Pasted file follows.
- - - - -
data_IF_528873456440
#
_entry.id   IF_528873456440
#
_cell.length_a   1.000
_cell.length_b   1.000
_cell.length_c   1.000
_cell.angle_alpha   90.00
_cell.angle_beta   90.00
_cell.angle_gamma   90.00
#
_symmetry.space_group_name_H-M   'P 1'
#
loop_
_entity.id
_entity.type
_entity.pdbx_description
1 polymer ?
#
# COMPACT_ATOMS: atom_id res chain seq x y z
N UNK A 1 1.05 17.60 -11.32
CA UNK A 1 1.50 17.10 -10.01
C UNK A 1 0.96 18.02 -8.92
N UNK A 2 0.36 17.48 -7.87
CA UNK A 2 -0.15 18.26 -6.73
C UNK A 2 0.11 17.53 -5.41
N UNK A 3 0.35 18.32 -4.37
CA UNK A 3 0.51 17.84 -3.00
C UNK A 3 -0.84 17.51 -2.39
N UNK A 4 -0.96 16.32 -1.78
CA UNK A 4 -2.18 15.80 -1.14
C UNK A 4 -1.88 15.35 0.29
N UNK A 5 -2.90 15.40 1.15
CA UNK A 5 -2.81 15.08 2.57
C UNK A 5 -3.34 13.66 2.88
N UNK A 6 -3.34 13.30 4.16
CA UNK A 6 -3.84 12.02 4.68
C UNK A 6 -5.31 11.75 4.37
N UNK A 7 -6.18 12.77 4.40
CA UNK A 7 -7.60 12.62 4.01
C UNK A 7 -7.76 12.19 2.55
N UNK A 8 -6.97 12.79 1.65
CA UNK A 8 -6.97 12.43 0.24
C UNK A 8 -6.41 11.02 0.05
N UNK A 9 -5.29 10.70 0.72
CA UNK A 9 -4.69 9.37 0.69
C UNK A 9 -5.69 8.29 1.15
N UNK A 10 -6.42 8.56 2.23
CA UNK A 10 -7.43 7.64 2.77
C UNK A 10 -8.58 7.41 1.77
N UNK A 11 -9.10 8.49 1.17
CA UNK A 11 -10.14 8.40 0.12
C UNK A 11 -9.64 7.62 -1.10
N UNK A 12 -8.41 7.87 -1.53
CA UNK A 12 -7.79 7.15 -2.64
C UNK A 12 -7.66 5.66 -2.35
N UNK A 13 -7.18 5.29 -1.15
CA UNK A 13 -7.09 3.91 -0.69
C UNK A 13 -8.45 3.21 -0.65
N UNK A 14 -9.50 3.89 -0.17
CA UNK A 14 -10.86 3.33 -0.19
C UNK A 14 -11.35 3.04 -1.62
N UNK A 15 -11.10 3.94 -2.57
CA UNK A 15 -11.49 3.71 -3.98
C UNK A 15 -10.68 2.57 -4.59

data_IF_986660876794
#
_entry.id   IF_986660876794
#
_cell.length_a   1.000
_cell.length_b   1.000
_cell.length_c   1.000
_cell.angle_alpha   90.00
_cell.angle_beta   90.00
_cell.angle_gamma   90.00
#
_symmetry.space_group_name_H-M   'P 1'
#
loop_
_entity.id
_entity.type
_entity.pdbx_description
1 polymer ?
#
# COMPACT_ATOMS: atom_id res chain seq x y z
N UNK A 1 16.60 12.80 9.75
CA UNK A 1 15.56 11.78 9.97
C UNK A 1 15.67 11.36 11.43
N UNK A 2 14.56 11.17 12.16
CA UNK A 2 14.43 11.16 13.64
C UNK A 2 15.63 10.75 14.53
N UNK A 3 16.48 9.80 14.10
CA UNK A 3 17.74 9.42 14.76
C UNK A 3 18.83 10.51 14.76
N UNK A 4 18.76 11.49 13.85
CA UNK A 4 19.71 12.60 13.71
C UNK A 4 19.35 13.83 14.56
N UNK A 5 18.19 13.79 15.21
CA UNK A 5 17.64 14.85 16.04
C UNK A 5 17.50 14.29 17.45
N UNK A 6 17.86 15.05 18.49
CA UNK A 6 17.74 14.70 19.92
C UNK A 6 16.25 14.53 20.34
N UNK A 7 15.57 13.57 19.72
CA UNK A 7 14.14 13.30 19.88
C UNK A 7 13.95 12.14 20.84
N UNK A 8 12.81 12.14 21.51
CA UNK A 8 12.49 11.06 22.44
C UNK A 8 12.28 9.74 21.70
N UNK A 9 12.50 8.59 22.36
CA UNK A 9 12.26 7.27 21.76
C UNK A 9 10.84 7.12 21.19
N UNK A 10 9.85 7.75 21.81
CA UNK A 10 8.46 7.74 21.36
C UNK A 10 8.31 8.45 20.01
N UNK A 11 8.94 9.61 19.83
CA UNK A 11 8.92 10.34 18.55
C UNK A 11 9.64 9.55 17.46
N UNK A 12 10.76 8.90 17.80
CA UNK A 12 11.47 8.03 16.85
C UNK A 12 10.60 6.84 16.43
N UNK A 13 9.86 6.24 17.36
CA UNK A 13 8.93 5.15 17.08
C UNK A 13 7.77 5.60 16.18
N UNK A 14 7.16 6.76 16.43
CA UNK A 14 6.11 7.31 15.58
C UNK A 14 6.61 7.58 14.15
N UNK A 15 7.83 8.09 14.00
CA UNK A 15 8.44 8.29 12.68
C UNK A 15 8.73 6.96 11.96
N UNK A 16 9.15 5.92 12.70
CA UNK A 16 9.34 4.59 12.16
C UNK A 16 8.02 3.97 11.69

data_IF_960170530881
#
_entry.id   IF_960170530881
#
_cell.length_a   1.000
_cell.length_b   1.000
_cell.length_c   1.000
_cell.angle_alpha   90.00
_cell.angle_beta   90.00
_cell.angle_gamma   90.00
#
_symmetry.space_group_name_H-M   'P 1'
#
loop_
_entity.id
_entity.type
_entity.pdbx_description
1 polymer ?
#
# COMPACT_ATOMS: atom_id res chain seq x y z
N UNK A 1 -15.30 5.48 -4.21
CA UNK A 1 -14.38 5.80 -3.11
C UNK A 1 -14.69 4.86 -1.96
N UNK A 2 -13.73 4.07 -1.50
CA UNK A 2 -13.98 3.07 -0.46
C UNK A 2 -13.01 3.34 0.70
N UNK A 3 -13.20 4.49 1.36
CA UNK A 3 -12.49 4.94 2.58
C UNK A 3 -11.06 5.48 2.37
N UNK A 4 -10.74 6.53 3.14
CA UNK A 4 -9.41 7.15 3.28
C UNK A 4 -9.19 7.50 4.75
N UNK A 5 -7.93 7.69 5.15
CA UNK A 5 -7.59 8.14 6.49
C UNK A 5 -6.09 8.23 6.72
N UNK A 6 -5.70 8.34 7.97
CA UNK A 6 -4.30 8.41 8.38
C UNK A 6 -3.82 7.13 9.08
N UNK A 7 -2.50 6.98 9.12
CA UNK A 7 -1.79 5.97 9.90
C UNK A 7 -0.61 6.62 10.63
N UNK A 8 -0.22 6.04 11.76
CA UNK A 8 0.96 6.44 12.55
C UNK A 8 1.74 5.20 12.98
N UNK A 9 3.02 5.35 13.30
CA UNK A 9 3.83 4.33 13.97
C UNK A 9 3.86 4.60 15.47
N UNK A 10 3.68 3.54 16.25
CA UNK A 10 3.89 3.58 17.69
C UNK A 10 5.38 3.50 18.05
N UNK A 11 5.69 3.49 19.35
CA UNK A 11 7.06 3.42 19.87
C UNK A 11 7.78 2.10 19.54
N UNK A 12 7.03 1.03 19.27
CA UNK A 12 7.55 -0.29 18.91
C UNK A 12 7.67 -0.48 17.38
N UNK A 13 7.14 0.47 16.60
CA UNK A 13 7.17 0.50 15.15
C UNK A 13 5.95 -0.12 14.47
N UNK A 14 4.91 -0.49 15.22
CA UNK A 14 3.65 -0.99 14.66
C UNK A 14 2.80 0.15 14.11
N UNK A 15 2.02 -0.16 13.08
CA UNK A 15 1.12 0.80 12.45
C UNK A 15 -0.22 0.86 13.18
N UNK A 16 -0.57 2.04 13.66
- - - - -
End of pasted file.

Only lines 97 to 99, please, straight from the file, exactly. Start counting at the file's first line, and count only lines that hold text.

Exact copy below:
C UNK A 4 19.35 13.83 14.56
N UNK A 5 18.19 13.79 15.21
CA UNK A 5 17.64 14.85 16.04